Third, the CHOICE Act invites gaming by banks—in particular because the Act measures its key leverage ratio only on the last day of each quarter. Those with a memory that goes back before 2008 will recall that Lehman engaged on the last day of each quarter in elaborate, multi-billion dollar derivative transactions in order to manipulate its leverage ratio as of the last of each quarter (and then it returned to its normal, more leveraged state the next day). If Congress does not learn from this history, it is destined to repeat it.

This truth is inescapable: Banks can change their portfolios very quickly. They can move from safe assets to risky assets, or vice versa, and some will predictably play a game of regulatory arbitrage if they can escape Dodd-Frank by simply satisfying a single metric.

Bottom Line: No single metric—leverage, capital, risky activities—is sufficient to preserve the safety and soundness of banks that are “too big to fail.” Basel III recognized this, but the CHOICE Act’s draftsmen, in one of their moments of libertarian fantasy, decided that risk-weighting gave too much power and discretion to regulators.

The Volcker Rule

Title IX of the CHOICE Act (and specifically §901) repeals the Volcker Rule, which prohibits banks from engaging in proprietary trading or owning or sponsoring hedge funds. This is an amazing about face, which must have surprised the major banks that have now largely disengaged from these activities. No justification is provided for this radical shift. If the banks are “too big to fail” (and some clearly are) and if we do not wish them to be bailed out on insolvency by taxpayers, the only practical alternative is to regulate banks so that they do not fail. Risk-taking thus must be limited. The Volcker Rule is a reasonable means to this end. Further, because large banks have access to the Federal Reserve’s discount windows, it is particularly unacceptable that they should be allowed to gamble with funds borrowed from the U.S. Treasury (and taxpayers).

Stabilization Fund Restrictions

Section 133 of the CHOICE Act places strict limitations on the Treasury’s Exchange Stabilization Fund so that it cannot lend to, or guarantee, the obligations of a nongovernmental entity. In my judgment, the most plausible scenario for a financial panic in the future is that a money market fund will “break the buck” and thereby create a panic that leads to hundreds of thousands of middle-income investors racing in panic to redeem their money market funds. This nearly happened in 2008 when the Primary Reserve Fund did “break the buck.” The crisis was averted only when the Treasury used the Exchange Stabilization Fund to guarantee all money market funds. This is hardly an ideal solution, and the FSOC has suggested other solutions (which have been resisted successfully by the mutual fund industry). Still, use of the Exchange Stabilization Fund is a last resort solution that should not be denied to the Treasury. With little else adopted to avert a possible panic, it is foolish to abolish the government’s ability to utilize emergency solutions. Yes, wholesale funds now have a “floating” Net Asset Value, but retail funds do not, and it is at the retail level where a panic would most likely start.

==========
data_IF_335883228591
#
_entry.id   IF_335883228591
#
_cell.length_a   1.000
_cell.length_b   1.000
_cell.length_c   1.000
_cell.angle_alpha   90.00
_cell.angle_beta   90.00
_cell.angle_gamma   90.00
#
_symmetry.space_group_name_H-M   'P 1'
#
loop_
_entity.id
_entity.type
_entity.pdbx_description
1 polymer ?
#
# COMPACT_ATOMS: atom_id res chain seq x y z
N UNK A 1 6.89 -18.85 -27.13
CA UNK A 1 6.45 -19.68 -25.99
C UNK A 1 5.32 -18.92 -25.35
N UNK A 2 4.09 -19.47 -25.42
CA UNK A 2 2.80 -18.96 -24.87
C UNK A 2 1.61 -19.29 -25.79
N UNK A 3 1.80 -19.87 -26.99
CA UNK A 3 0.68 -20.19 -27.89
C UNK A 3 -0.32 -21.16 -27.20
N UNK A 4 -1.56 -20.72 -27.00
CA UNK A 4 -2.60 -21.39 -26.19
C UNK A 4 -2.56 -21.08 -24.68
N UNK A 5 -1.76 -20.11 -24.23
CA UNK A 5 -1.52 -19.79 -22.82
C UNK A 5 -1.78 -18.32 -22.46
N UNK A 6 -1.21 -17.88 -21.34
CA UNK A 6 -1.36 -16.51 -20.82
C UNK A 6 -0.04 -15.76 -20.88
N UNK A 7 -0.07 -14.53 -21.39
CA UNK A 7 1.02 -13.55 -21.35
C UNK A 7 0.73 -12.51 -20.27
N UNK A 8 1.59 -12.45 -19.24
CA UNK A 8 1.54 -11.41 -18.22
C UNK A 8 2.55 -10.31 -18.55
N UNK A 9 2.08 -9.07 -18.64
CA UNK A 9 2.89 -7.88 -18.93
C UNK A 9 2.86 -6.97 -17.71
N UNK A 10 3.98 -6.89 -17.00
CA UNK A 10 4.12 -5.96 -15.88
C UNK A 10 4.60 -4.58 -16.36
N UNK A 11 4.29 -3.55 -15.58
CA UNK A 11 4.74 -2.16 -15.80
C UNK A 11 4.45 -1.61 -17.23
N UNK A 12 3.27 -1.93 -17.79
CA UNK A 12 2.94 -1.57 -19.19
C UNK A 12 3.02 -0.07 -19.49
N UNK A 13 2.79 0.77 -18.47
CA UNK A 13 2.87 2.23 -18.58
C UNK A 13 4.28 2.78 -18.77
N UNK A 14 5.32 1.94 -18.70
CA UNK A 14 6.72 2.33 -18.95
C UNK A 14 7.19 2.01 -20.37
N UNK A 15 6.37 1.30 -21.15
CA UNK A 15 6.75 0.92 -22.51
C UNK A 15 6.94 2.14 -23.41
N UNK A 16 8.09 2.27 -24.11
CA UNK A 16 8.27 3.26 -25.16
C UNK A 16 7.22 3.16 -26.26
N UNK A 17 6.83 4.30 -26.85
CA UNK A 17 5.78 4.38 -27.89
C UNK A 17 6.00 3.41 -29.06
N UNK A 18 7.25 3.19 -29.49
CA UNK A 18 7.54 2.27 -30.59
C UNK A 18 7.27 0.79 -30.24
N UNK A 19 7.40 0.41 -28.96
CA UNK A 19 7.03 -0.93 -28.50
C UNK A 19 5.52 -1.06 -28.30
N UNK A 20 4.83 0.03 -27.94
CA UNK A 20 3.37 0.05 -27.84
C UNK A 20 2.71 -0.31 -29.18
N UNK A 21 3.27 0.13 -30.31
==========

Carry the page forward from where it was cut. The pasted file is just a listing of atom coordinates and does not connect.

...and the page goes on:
Financial Market Utilities

The Dodd-Frank Act requires most swaps to be cleared through clearinghouses. No one has challenged this reform because we all recall how the implosion of AIG’s credit default swaps caused the 2008 crisis. But the creation of new clearinghouses also creates a danger: One might fail. Such a clearinghouse failure would likely be even more catastrophic than the barely averted failure of AIG. Thus, it seems paradoxical that the provisions of Dodd-Frank allowing financial regulators to supervise clearinghouses (and other financial market utilities) would be repealed by the CHOICE Act.4 In an increasingly complex world (where cybersecurity concerns grow daily), payment and clearance systems also need supervision. The failure to recognize this need for oversight is to don self-imposed blinders.

Handcuffing the FSOC

The Financial Stability and Oversight Council (FSOC) is downgraded by a number of CHOICE Act provisions, but none is more important than the eliminations of FSOC’s ability to declare a non-bank to be a “systematically important financial institution.” To date, FSOC has only used this power in a few cases, and the courts may resolve the propriety of its use of that power. Still, this is an emergency power, and none of us can foresee when and where new and powerful financial institutions will arise in the future. To deny FSOC that power assumes inaccurately that we can know today that major changes in the financial environment will not occur in the future.

Risk Retention Rules

Section 842 of the CHOICE Act would repeal Dodd-Frank’s risk retention requirements (except in the case of residential mortgage securities). The simple truth that we all learned in 2008 was that the “originate to distribute” model is dangerous and encourages reckless behavior by originators who do not have to hold any percentage of their own product. The most feasible response is to make originators keep some “skin in the game” by holding some percentage of what they originate. Residential mortgages are not unique; other financial assets can also be recklessly securitized, and the CHOICE Act will permit and encourage a return to such practices.